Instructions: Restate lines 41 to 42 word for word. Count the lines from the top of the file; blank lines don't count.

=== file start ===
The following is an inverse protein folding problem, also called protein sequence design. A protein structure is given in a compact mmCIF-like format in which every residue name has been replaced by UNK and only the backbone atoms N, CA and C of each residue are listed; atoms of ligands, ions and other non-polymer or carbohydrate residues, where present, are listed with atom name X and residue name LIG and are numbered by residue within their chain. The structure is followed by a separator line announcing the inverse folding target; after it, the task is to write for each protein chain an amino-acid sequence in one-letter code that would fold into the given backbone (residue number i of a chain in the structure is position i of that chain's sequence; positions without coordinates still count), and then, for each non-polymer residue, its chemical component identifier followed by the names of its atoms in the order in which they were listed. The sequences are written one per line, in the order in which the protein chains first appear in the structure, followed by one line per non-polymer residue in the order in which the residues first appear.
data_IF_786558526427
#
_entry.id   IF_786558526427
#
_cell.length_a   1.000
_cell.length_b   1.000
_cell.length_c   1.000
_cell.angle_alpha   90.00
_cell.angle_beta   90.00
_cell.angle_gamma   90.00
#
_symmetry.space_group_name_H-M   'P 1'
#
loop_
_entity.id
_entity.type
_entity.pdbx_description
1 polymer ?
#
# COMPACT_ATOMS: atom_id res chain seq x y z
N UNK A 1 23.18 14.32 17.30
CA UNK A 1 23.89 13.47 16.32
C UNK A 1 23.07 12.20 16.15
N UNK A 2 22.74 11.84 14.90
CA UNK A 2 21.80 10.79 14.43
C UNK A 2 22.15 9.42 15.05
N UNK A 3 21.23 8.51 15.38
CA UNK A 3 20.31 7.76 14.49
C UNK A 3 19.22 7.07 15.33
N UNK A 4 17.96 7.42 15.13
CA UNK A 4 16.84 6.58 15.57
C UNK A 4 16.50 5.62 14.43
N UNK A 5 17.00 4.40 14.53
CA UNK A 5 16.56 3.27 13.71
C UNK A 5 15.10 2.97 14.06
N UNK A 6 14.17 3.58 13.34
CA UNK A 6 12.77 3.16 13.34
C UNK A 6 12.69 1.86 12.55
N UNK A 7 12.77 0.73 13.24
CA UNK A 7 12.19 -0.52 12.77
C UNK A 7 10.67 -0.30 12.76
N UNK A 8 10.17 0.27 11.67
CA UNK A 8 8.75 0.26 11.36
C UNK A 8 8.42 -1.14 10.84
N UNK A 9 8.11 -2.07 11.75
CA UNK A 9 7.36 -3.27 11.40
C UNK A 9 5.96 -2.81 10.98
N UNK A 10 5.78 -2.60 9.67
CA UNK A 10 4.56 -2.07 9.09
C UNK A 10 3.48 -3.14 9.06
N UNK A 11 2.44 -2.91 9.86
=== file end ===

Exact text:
CA UNK A 7 12.19 -0.52 12.77
C UNK A 7 10.67 -0.30 12.76